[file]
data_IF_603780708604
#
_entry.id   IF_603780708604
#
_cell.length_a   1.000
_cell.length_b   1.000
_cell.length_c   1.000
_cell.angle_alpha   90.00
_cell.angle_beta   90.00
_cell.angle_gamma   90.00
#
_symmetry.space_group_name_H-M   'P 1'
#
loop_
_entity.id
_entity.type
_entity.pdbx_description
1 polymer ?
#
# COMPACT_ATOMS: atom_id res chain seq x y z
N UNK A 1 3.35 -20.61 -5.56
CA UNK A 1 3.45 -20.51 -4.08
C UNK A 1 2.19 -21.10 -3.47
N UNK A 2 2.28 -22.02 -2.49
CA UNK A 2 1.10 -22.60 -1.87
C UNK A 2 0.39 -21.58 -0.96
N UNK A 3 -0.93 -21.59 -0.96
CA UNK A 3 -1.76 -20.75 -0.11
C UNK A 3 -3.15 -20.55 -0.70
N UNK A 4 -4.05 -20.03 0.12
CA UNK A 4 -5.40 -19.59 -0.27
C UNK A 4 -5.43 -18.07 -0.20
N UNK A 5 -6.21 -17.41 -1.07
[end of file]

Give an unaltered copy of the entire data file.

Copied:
data_IF_603780708604
#
_entry.id   IF_603780708604
#
_cell.length_a   1.000
_cell.length_b   1.000
_cell.length_c   1.000
_cell.angle_alpha   90.00
_cell.angle_beta   90.00
_cell.angle_gamma   90.00
#
_symmetry.space_group_name_H-M   'P 1'
#
loop_
_entity.id
_entity.type
_entity.pdbx_description
1 polymer ?
#
# COMPACT_ATOMS: atom_id res chain seq x y z
N UNK A 1 3.35 -20.61 -5.56
CA UNK A 1 3.45 -20.51 -4.08
C UNK A 1 2.19 -21.10 -3.47
N UNK A 2 2.28 -22.02 -2.49
CA UNK A 2 1.10 -22.60 -1.87
C UNK A 2 0.39 -21.58 -0.96
N UNK A 3 -0.93 -21.59 -0.96
CA UNK A 3 -1.76 -20.75 -0.11
C UNK A 3 -3.15 -20.55 -0.70
N UNK A 4 -4.05 -20.03 0.12
CA UNK A 4 -5.40 -19.59 -0.27
C UNK A 4 -5.43 -18.07 -0.20
N UNK A 5 -6.21 -17.41 -1.07